A Message to Fellow 2020 Graduates

Victoria receiving her diploma.

By Victoria McDonald

Graduation is a time that everyone remembers. No matter if it is two years ago, or twenty. The feeling of turning that tassel from left to right is a moment that sticks with you until the very end. It is a feeling of accomplishment, proud that thirteen years of work finally paid off. When you get that taken away from you, heartbreak cannot explain the emotions you feel. The novel coronavirus changed everyone’s way of living, but it shook the graduates of 2020 to the core.

In March of 2020, the graduating class was told news that would devastate them: our senior year was cut short, stolen from us. Our lives had been leading up to the moment we would get to walk across the stage and enjoy every activity that came along with it. Prom, a theatre arts class production, a theme week in honor of the senior class, and whatever else came along with it. June of 2020 was our month, our final farewell to our high school career. We didn’t know that day at the end of March would be our last day with our friends, the last time we would sit in class together, and the last time we would walk the halls of our high school.

We heard our rounds of “It’s not that bad” or “People are dying, it could be worse” and of course, it could be worse; we still had the right to grieve over something we worked so hard for. We sat in our houses, sad over the last few memories we could have made with our friends. Some worked, some got laid off, and some took up hobbies. Along with losing the end of our senior year, we had to learn how to do online school in what seemed like a single night. We were in a world where we had to alter our everyday lives to accommodate a new and likely permanent living style.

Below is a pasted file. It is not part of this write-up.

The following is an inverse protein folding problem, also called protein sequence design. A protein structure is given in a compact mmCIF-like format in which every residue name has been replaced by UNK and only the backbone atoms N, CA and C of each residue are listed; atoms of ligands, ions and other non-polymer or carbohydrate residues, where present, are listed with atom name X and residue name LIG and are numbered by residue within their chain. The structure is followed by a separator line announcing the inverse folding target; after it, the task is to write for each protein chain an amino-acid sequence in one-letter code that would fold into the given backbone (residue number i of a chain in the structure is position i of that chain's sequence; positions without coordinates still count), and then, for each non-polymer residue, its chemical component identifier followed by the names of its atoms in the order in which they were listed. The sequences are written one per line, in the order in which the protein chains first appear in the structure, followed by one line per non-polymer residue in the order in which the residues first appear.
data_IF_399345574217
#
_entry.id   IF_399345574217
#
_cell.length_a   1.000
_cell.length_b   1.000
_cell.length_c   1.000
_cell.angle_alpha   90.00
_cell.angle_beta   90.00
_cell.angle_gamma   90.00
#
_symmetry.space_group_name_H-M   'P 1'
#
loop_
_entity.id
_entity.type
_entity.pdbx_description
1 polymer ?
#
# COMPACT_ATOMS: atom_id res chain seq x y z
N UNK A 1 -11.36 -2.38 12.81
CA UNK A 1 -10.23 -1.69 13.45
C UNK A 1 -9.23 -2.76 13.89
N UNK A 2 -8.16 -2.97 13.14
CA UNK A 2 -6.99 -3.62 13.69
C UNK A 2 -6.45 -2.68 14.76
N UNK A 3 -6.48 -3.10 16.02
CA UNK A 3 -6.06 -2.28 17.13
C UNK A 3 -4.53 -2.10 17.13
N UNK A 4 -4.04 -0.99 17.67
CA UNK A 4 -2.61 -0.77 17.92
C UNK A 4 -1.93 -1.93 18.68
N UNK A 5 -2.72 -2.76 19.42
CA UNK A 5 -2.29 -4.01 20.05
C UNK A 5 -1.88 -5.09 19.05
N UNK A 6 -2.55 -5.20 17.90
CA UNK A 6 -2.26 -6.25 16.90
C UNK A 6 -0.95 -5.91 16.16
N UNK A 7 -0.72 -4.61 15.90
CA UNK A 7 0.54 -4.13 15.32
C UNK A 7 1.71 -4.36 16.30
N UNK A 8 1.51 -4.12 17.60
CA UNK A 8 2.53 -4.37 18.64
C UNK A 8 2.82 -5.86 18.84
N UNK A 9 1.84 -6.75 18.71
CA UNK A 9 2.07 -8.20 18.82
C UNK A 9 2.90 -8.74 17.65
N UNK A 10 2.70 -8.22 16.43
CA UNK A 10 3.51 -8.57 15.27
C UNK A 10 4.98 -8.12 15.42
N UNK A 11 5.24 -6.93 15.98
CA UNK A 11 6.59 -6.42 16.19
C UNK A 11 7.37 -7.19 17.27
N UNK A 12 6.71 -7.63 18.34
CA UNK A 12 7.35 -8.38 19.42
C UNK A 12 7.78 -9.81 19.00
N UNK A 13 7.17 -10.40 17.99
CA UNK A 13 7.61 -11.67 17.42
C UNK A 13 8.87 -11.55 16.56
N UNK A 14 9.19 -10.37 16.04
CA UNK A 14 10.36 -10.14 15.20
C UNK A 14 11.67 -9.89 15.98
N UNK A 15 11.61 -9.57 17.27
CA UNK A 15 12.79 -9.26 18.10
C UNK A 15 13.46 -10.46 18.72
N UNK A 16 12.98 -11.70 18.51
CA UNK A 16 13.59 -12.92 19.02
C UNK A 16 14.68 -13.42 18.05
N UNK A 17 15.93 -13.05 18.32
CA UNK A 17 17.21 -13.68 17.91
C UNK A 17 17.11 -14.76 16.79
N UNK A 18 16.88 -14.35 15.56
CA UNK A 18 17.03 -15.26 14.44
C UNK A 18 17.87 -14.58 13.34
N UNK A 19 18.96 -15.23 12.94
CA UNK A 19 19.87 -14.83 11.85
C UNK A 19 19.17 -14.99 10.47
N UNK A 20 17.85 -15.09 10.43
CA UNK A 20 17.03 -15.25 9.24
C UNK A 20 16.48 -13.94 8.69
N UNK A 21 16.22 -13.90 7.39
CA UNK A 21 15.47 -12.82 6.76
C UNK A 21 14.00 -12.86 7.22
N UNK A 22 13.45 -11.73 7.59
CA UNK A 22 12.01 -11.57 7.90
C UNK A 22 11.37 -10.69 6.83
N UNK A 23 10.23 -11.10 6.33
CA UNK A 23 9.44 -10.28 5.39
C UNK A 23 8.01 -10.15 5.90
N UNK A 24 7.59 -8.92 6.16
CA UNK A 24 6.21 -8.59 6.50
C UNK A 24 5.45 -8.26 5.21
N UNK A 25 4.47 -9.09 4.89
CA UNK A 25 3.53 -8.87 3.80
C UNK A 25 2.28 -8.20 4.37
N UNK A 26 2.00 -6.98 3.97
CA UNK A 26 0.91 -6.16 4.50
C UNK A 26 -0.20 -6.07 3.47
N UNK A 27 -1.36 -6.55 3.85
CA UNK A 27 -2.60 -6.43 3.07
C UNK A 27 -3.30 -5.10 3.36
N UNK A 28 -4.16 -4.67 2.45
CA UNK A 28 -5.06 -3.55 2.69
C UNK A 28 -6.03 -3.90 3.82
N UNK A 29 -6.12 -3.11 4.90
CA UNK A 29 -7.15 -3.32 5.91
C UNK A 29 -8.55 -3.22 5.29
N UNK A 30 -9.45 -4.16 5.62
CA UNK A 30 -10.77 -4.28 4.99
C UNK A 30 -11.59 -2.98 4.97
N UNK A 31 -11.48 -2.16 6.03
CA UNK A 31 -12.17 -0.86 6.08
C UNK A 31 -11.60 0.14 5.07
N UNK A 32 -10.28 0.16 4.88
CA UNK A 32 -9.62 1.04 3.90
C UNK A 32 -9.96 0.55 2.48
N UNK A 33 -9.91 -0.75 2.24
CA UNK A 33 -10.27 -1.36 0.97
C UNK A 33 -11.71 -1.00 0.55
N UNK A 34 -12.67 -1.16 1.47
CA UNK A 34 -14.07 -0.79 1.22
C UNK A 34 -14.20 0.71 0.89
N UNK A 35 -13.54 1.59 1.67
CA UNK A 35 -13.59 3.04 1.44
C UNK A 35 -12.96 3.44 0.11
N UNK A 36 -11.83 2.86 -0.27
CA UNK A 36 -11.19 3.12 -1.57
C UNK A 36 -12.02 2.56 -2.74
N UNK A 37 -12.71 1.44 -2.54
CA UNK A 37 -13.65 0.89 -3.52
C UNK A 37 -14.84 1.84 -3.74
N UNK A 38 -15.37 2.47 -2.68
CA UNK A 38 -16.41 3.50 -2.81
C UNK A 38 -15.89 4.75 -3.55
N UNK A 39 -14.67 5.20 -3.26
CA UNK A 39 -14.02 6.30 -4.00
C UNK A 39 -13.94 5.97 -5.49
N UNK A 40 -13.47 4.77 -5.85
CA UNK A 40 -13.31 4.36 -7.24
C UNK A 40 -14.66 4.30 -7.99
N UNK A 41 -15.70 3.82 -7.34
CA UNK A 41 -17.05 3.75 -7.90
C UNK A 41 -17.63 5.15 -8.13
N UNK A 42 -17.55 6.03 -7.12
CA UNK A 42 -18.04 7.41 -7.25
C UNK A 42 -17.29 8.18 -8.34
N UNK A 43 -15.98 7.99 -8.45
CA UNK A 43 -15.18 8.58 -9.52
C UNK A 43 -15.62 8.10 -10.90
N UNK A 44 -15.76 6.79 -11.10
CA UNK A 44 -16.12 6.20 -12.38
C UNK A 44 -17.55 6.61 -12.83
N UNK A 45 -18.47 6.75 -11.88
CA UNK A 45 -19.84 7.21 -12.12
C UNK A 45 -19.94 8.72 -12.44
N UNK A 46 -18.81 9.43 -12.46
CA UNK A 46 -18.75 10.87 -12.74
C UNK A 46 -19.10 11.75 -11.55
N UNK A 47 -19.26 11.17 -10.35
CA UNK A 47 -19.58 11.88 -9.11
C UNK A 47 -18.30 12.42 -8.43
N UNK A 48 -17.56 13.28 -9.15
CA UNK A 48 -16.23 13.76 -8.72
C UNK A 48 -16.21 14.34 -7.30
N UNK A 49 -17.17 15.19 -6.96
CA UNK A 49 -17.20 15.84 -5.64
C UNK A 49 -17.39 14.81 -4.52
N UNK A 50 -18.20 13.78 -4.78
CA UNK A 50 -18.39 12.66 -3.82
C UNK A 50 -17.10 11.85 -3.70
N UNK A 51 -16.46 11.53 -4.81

In late April, it was announced that schools would not be able to host a prom. Students that bought their dresses and had appointments booked were forced to cancel, some of the boys rejoiced in the fact they would not have to wear a suit on a hot summer night. Deep down, no matter how relieved they were, it still stung. It was one other thing that everyone else got to experience that got taken away from us. We felt hopeless, believing all we would get was a diploma in the mail and a congratulatory Facebook post. Then, as cases began to dwindle down, the parents became more comfortable with hosting a drive by prom. As we moved into the yellow zone of the recovery phase, the schools also announced that we would be permitted to have an outdoor ceremony if we followed social distancing guidelines.

Victoria at her prom.

On Monday, June 15th all the graduates of North & South Esk Regional High School gathered at the Red Rock Lodges for prom pictures. We then travelled to the Sunny Corner Arena to stand in the parking lot, where over 200 cars drove through in a parade to support us. The $1000 dresses did not go to waste, and the students felt a little more at home knowing we still got to have a ‘prom’. On Thursday, June 18th, we gathered behind the high school, six feet apart, and were called one by one onto the stage to receive our diploma. We got pictures, scholarships, and even had a few laughs. We got to see our entire class together one last time.

In 2020, the graduating class had their senior year stolen from them by a global pandemic. Despite that, our generous community believed that we still deserved to have as much as we could get. Together, they pulled together and showed us support and gave us something we would remember for the rest of our lives. Our graduation year might not have been the same as years before, but it will be one of the most memorable ones. We have a story to tell our children in years to come. After the grief and the heartbreak, we were taught how to live in the real world before we even had to leave high school, and I would not have it any other way.

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